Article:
land on the Scioto
(Note: Nothing but Language Deception here, as farmers are enticed -- by their own taxpayer dollars and those of others, no less -- to sign over their property rights and ability to be responsible and productive stewards and owners. Stopping a property owner from his ability to exercise normal maintenance on his land and water -- like removing fallen trees from manmade drainage ditches and streams and mowing grassed filter strips/waterways -- is anything but good stewardship. It is, in fact, another way of implementing The Wildlands Project by the loss of the right to care for these lands and waters.)
February 2, 2006
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The Toledo Blade
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Turning that land to a natural state will mean the farmers won't have to endure the loss of crops planted on that land when there's flooding.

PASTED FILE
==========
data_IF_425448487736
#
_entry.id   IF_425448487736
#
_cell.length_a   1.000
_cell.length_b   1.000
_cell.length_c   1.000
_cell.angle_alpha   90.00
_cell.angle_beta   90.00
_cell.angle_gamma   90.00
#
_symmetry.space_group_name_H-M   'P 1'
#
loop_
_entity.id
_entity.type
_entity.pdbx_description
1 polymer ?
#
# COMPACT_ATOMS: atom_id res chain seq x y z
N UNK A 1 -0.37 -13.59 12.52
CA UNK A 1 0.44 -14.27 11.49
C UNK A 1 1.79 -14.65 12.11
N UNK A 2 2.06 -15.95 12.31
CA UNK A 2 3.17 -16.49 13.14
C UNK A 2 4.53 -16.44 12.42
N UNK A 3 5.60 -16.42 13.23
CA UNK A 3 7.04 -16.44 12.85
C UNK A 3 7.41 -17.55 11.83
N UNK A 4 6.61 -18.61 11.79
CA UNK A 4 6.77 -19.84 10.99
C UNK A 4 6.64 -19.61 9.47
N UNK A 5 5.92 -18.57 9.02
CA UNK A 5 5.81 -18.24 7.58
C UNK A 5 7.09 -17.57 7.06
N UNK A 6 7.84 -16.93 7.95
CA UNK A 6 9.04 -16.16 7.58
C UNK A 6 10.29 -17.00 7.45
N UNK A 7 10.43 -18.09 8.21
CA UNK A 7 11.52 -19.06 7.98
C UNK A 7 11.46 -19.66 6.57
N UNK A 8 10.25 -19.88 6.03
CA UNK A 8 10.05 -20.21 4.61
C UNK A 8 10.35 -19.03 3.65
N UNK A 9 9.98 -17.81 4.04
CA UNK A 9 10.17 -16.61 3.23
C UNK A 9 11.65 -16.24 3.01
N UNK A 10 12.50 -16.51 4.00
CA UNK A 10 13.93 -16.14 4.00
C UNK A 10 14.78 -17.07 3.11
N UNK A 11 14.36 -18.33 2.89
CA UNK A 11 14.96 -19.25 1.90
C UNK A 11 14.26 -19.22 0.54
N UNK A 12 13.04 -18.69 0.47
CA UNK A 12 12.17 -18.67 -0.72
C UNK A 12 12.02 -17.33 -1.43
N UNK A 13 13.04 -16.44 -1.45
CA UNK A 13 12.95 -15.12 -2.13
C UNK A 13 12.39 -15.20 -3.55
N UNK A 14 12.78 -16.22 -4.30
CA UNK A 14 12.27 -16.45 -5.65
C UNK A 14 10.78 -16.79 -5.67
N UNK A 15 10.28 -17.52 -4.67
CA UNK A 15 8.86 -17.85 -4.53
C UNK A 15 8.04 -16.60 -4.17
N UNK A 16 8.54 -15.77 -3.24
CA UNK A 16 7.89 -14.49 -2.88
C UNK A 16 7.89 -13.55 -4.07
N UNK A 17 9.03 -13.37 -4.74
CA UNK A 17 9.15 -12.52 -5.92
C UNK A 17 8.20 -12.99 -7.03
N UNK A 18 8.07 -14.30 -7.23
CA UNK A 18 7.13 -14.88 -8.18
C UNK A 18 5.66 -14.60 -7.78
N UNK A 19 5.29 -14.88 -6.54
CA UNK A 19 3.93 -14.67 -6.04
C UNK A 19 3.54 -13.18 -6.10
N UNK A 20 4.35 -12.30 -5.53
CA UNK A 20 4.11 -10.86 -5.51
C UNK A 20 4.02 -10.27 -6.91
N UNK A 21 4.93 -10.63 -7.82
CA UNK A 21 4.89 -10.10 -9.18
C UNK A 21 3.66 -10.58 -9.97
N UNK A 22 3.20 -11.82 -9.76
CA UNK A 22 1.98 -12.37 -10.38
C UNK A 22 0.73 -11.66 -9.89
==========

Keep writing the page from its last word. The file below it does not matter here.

They will also benefit monetarily from the program by the Ohio Department of Natural Resources (ODNR) and the U.S. Department of Agriculture (USDA) designed to conserve 70,000 acres in central and southern Ohio.
The state and federal agencies' goal to spend $207 million on the conservation effort will result in at least a 20 percent reduction in soil erosion and chemical runoff. Already farmers in the area have agreed to turn over 42,000 acres. That puts the program way ahead of what the government agencies initially believed would take 10 years to convince enough farmers to agree to return their riverfront property to its natural state.
The 2 million people whose drinking water comes from the Scioto, a tributary to the Ohio River, will be happy about the conservation effort. When flooding caused land damage and eroded topsoil -- as much as 6 to 12 feet in some areas -- a plan had to adopted quickly.
The farmers will receive from $175 to $200 for every acre annually during the 15 years that their property is transformed to improve the Scioto's water quality and to increase wildlife.
It's good for the environment, drinking water supplies, and the farmers who sign up, too.
Copyright 2006, The Blade.